Times have changed for India’s business process outsourcing (BPO) industry. Right from its humble beginnings with a few modest call centers in the late 1990s providing customer support, the industry has evolved into a global phenomenon that services the entire spectrum of the outsourcing clients. According to NASSCOM, the BPO industry accounts for 2.5 percent of India's GDP for export earnings1.
The initial years
For more than a decade, private equity (PE) firms have been investing in India’s BPO industry and have been integral to its growth. During the early part of the last decade, PE firms essayed the role of early investors in BPO start-ups. One of the earliest PE investors in India was Citibank Private Equity, which, in 2001, invested USD 6 million in Daksh eServices 2.
Capital-raising avenues at the time were extremely limited given the newness of the industry, limited tangible assets and the shortage of risk capital to fund operations. Thus, PE provided promoters with much-needed initial capital. Further, in the case of the Blackstone-funded Intelenet Global Services, Blackstone provided significant value addition through access to its portfolio companies and their knowledge of customer needs 3.
Changing role of PE in the industry
As the BPO industry gained scale and individual firms eyed global expansion, PE firms resurfaced as central components of the emerging industry. As a whole, the industry faced two major issues during the middle part of the last decade.
Early investors looking to exit
Many BPO firms were launched as captive arms of global corporations such as GE, British Airways and Citibank. After their initial five or six years, it was felt that these captives had hit a wall and needed to look outside their parent firms to expand. The parent firms also felt they could achieve attractive valuations due to the rapidly expanding off-shoring industry during 2004–07. PE firms emerged as buyers of these captives, and one of the major deals of this period was General Atlantic/Oak Hill Partner acquiring GE’s 60 percent stake in GE Capital Information Services (GECIS) for USD 500 million in 2004 4.
BPO firms looking to gain scale
Firms such as WNS (the captive arm of British Airways) were looking at entering the next tier of mid-sized BPO firms. For such firms, the PE firm Warburg Pincus provided support in making acquisitions for inorganic growth. Warburg also helped WNS get listed on the NYSE and further utilized its network to the benefit of WNS’ business development efforts5.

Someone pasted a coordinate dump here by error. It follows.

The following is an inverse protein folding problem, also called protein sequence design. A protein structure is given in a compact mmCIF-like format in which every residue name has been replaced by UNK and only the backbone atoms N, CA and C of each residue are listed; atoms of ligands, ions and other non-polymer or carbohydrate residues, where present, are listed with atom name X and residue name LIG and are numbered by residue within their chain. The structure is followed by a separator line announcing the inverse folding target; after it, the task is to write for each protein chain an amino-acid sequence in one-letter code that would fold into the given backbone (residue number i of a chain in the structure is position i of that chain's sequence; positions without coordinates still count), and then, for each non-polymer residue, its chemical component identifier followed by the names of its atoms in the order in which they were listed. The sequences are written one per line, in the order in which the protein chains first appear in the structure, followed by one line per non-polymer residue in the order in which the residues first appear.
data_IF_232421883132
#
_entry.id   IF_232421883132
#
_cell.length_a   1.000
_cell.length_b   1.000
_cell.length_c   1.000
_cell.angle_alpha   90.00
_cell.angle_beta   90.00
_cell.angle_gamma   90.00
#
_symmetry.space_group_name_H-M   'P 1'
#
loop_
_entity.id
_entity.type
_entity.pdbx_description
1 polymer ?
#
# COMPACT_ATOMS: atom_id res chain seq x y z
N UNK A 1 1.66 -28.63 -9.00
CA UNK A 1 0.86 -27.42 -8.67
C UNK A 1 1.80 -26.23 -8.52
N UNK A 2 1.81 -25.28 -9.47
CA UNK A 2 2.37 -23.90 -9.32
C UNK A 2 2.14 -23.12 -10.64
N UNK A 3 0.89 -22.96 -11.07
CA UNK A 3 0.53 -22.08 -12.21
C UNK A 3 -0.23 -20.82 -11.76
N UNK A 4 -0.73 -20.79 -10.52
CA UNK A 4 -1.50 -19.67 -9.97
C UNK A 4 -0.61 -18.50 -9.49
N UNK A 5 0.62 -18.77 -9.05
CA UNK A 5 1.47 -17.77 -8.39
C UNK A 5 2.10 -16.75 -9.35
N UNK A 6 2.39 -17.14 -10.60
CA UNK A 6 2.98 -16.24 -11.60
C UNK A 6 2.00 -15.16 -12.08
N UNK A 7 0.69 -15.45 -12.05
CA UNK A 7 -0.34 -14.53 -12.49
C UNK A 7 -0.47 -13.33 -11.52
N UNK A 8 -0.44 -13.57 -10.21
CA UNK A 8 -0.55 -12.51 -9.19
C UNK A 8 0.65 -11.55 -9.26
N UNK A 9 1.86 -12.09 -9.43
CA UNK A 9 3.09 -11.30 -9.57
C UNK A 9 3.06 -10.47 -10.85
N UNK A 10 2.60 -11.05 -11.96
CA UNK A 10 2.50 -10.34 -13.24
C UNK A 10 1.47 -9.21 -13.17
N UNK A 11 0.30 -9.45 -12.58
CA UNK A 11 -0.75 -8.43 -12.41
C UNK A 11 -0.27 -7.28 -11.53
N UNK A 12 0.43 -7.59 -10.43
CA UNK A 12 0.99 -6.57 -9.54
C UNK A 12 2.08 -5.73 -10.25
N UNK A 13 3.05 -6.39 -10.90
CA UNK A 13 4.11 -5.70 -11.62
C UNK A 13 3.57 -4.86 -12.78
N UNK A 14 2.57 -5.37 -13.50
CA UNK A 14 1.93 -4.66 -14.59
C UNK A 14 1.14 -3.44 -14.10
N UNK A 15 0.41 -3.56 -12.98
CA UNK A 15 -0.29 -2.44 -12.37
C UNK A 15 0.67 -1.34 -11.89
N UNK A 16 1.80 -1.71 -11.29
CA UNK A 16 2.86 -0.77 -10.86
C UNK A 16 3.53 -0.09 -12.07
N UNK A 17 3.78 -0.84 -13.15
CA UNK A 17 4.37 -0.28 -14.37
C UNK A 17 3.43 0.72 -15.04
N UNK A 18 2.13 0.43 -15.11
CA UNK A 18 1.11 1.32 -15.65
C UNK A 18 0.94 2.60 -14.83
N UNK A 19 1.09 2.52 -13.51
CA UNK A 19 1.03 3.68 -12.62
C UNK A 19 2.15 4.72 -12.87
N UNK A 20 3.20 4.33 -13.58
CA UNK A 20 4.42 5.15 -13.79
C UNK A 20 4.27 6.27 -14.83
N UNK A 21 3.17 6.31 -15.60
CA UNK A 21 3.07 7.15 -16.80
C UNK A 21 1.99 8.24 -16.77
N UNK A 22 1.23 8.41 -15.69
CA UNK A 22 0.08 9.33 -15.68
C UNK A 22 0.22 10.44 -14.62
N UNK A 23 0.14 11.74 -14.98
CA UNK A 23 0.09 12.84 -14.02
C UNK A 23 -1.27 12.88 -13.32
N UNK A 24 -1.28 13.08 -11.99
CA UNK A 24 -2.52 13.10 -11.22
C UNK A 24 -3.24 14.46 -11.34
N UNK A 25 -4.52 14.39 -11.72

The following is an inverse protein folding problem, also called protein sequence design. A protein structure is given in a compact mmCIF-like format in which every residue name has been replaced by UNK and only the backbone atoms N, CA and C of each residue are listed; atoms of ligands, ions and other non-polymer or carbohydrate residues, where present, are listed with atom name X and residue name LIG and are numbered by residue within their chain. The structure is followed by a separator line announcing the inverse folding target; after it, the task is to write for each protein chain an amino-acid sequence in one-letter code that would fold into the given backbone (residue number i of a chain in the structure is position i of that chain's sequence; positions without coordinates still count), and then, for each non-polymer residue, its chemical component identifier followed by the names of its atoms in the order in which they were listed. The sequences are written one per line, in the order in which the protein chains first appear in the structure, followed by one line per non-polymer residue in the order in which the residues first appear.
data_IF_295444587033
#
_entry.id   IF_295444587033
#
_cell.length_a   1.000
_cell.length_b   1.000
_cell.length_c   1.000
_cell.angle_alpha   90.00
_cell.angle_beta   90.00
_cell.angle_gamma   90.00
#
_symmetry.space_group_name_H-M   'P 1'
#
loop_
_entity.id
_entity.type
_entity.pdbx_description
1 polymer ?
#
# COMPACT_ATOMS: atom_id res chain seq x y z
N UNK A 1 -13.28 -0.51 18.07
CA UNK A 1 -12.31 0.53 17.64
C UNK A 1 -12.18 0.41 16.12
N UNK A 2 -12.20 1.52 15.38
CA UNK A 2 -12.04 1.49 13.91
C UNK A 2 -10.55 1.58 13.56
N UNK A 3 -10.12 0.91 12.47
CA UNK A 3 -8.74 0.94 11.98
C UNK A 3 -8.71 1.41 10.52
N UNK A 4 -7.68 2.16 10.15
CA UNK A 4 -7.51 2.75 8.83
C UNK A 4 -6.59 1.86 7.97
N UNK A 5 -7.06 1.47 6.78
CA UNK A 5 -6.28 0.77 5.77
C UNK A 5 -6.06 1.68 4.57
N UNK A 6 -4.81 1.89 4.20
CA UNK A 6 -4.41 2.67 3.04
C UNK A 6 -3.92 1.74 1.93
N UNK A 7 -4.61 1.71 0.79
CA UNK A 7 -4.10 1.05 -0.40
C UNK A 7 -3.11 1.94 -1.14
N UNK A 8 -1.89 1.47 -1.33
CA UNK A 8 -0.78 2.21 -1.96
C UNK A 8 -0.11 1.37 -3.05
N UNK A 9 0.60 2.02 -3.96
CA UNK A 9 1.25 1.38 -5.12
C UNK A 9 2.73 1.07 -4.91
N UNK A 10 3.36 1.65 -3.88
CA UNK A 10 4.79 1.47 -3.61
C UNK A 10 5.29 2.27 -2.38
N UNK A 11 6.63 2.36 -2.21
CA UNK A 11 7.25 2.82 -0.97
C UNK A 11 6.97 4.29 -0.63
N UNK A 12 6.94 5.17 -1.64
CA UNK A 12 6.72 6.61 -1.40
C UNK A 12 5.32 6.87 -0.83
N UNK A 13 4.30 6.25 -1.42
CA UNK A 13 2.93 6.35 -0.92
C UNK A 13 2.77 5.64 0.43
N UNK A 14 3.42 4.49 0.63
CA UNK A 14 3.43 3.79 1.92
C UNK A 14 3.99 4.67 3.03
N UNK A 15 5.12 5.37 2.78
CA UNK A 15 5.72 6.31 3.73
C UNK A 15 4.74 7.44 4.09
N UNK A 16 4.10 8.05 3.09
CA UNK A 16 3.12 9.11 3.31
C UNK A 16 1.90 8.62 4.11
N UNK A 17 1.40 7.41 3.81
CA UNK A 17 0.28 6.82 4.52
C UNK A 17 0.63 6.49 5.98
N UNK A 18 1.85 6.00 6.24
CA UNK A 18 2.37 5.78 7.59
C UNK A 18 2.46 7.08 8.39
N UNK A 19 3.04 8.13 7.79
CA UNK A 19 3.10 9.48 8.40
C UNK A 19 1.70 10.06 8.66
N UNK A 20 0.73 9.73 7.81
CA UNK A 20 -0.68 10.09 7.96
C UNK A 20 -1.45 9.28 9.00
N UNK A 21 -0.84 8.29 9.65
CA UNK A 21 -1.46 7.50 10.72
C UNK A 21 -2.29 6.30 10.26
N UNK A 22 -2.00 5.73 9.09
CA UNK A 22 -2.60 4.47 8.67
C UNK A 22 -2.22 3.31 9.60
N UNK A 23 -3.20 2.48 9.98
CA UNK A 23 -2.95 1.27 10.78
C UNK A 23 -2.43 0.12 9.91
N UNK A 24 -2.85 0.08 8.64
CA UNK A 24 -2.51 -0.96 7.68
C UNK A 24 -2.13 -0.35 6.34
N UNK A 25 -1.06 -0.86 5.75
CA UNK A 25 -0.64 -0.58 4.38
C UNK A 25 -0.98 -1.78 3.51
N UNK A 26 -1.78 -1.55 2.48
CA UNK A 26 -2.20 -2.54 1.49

PE becomes an integral part of the BPO industry
Since 2010, PE firms have emerged from the shadows and have become key drivers of change in the BPO sector. As the industry is a highly fragmented space, a number of PE buyers have recognized the substantial upside to be gained from buy-and-build plays.
According to recent news reports, BPO major Genpact is on the block, with leading PE firms such as Apax Partners and Bain Capital in the race for the 41 percent stake existing investors Oak Hill Capital and General Atlantic Partners currently hold. The transaction would value Genpact at approximately USD 3.4 billion, with the stake around USD 1.4 billion 6. Similarly, Malaysian PE firm Khazanah Group is in the race for Aegis BPO 7.
KPMG in India's point of view
PE firms are no longer content with playing a limited role in the BPO industry. They have emerged as leaders in generating change in an industry that was beginning to rest on its laurels.
While PE firms see significant traction in the BPO arena, some challenges continue to plague the overall attractiveness of the sector:
- Lack of interest from IT firms: Strategic buyers have considered acquiring BPO assets in the past, but they seem to have dropped their plans to invest significantly toward this purpose. Pure-play BPOs no longer appear to be attractive to IT firms as it they are for PE.
- Lack of a premium in BPO deals: The lack of a premium in most BPO acquisitions reflects the not-so-rosy outlook for pure-play BPO, irrespective of the firm’s size or client base.
Nonetheless, it would not be wrong to say that India’s BPO industry is going through some interesting times. As the industry transforming itself to enter the next phase of growth, PE firms are likely to continue playing a pivotal role in the sector.
1. NASSCOM Strategic Review 2011, NASSCOM, February 2011
2. “The FIR heard round the world”, Business Today, http://businesstoday.intoday.in/story/business-leaders/1/12492.html, February 2011 issue
3. KPMG in India Analysis; “Why Blackstone and Intelenet Make A Hit Pair”, Forbes India, http://forbesindia.com/article/boardroom/why-blackstone-and-intelenet-makea-
hit-pair/26122/1, June 2011 issue
4 “GAP, Oak Hill buy 60% in Gecis for $500 m”, Financial Express, http://www.financialexpress.com/news/gap-oak-hill-buy-60-in-gecis-for-500-m/118390/, November
5 “Investments – WNS”, Warburg Pincus website, http://www.warburgpincus.com/portfolio/ViewCompany,id,532.aspx, June 20, 2012
6 “Apax, Bain eye $1.4 billion Genpact stake”, Times of India, http://timesofindia.indiatimes.com/business/india-business/Apax-Bain-eye-1-4-billion-Genpactstake/
articleshow/14040755.cms, June 12, 2012
7 “Khazanah, Baring jointly offer $800m for Aegis”, AVCJ, http://www.avcj.com/avcj/news/2182927/khazanah-baring-jointly-offer-usd800m-aegis, June 8, 2012